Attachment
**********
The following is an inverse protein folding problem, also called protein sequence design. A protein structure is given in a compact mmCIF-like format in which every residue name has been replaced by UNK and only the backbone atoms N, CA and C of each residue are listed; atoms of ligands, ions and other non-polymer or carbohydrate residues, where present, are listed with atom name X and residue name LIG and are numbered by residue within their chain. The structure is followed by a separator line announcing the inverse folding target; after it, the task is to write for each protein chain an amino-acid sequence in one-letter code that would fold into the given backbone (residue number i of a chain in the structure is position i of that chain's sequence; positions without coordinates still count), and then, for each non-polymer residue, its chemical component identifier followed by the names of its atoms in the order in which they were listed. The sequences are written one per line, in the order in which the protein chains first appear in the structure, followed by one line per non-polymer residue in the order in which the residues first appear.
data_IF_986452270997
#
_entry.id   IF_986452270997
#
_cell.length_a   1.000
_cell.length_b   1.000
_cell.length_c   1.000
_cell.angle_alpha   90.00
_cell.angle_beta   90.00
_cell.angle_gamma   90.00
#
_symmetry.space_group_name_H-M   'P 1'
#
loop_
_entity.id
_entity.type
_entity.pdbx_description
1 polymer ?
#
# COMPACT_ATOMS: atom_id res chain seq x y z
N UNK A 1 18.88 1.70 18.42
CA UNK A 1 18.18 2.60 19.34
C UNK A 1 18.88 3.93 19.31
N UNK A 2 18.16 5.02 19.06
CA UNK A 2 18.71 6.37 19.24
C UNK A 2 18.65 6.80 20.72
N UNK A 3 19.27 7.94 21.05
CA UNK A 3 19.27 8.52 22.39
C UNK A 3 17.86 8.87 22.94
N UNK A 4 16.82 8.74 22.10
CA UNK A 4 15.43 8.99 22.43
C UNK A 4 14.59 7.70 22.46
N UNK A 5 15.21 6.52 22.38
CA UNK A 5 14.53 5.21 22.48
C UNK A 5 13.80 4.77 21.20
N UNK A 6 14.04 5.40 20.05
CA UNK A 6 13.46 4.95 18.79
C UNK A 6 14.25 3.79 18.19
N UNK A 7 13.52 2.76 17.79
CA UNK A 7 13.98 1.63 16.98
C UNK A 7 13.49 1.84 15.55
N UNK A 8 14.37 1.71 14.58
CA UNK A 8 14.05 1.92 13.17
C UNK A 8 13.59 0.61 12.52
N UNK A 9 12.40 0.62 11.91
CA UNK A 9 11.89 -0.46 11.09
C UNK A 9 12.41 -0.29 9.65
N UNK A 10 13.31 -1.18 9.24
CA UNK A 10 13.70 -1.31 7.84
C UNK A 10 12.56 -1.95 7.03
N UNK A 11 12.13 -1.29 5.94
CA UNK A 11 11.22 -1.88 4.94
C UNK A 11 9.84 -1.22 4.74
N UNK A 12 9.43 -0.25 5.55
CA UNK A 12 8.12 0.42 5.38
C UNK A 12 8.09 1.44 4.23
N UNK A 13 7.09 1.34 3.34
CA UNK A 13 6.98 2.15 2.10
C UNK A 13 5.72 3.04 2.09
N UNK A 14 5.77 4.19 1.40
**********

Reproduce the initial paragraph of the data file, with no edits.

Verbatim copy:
The following is an inverse protein folding problem, also called protein sequence design. A protein structure is given in a compact mmCIF-like format in which every residue name has been replaced by UNK and only the backbone atoms N, CA and C of each residue are listed; atoms of ligands, ions and other non-polymer or carbohydrate residues, where present, are listed with atom name X and residue name LIG and are numbered by residue within their chain. The structure is followed by a separator line announcing the inverse folding target; after it, the task is to write for each protein chain an amino-acid sequence in one-letter code that would fold into the given backbone (residue number i of a chain in the structure is position i of that chain's sequence; positions without coordinates still count), and then, for each non-polymer residue, its chemical component identifier followed by the names of its atoms in the order in which they were listed. The sequences are written one per line, in the order in which the protein chains first appear in the structure, followed by one line per non-polymer residue in the order in which the residues first appear.